A state prosecutor asked a regional Russian court on Friday to slap opposition blogger Alexei Navalny with a six-year jail sentence for fraud, in a case critics have said is politically motivated.
Navalny, who played a leading role in the anti-Kremlin protests that erupted in December 2011 and has regularly posted evidence of alleged government corruption, stands accused of helping to embezzle around $500,000 worth of timber from a state-controlled firm in the central Russian region of Kirov in 2009.
The prosecutor, Sergei Bogdanov, also asked the court to fine Navalny around $30,000. The charges against him carry a maximum sentence of 10 years in jail.
Navalny, 37, who announced last month that he intends to run in Moscow’s mayoral elections in early September, has slammed the allegations as “absurd.” He argues that the prosecution failed to uncover any evidence that proves wrongdoing.
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In his closing statement, Navalny lambasted the court for pursuing a political case, likening the trial to “a television show.”
“I know that anyone watching this live translation or following the details of the case can come up to me and say, ‘Alexei, you’re not guilty.’”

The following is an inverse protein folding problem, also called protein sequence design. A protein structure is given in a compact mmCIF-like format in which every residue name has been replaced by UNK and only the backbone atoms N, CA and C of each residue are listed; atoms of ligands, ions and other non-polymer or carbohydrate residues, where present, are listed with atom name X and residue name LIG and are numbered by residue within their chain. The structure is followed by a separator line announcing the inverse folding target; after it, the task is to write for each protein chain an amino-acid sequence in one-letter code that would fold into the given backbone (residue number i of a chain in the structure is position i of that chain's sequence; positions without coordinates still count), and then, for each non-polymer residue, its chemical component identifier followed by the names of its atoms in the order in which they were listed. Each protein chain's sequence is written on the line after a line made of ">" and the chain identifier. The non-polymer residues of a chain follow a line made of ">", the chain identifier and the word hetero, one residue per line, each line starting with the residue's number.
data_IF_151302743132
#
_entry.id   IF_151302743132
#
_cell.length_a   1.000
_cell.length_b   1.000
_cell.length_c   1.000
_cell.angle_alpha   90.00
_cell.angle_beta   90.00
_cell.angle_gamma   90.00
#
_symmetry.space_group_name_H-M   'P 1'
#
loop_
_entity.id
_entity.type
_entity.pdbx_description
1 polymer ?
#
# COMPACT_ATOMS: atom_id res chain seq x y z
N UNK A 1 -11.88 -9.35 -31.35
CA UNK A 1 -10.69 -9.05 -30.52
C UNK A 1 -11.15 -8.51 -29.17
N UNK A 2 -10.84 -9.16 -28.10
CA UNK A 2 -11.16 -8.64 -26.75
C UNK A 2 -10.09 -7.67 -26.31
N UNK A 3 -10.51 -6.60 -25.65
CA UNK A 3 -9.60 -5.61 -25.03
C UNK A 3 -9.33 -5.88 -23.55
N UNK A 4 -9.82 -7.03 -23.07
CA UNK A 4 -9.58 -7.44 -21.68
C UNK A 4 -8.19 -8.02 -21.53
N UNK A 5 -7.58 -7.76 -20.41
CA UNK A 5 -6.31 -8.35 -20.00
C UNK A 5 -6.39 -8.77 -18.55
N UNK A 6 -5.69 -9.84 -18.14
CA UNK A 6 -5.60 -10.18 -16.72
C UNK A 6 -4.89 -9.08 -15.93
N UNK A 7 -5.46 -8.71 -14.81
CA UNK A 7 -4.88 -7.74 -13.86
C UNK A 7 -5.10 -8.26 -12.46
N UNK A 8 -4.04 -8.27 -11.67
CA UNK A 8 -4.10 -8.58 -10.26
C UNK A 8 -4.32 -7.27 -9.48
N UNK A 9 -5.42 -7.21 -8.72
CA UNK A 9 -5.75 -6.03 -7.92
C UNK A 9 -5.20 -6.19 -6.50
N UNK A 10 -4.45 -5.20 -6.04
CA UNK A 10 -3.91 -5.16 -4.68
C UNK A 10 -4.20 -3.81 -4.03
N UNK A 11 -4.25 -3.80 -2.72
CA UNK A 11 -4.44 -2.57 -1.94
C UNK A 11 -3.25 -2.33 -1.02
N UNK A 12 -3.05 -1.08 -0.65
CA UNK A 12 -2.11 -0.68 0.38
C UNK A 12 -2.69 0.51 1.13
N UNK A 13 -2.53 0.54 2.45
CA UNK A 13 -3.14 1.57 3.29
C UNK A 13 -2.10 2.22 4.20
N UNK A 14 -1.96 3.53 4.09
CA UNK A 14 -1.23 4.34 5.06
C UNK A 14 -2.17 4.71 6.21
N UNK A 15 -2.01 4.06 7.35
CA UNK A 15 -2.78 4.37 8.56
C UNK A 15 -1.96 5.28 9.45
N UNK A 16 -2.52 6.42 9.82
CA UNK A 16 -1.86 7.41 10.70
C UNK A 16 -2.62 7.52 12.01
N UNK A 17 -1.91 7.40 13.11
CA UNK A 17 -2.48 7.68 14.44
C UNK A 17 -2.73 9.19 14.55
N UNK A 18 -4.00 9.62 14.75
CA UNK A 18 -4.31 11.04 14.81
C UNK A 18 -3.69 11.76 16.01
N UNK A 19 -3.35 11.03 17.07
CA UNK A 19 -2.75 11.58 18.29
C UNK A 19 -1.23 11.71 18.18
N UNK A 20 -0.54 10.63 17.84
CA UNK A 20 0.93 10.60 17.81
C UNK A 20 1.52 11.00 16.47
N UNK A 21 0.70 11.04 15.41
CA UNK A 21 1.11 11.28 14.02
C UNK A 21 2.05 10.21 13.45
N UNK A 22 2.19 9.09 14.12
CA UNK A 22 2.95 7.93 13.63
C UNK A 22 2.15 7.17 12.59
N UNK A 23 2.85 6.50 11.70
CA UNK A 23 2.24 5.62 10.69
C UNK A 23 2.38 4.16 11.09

He also pledged to continue his anti-corruption and opposition activities, in a heartfelt indictment of President Vladimir Putin’s administration.
“I proclaim that my colleagues and I will do everything in order to destroy this feudal order that is being constructed in Russia, to destroy the system of power in which 83 percent of the national wealth belongs to half a percent of the population,” he said.
“If someone thinks that when I hear this sentence of six years I’ll run away abroad or hide somewhere, they’re sorely mistaken,” Navalny continued. “I will not run away from myself – I have no other exit and I don’t want to do anything else.”
The verdict is expected on July 18.
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Critics say the case is aimed at politically neutralizing Navalny, but they remain split over whether the court will hand down a suspended or mandatory sentence in the likely case of a conviction.
A suspended sentence would be enough to bar Navalny from standing in elections. According to Russian law, a candidate with a criminal record is unable to hold public office.
Navalny’s lawyers, meanwhile, have complained of an unfair trial, slamming the court’s refusal to hear testimony from more than a dozen defense witnesses.
The Kremlin has increasingly cracked down on the opposition movement since Putin’s return to the presidency last year.
The Russian parliament has passed a raft of laws critics say is meant to stifle dissent and curb civil society. Meanwhile, more than a dozen ordinary protesters face hefty prison sentences for their alleged roles in an opposition rally last May that turned violent.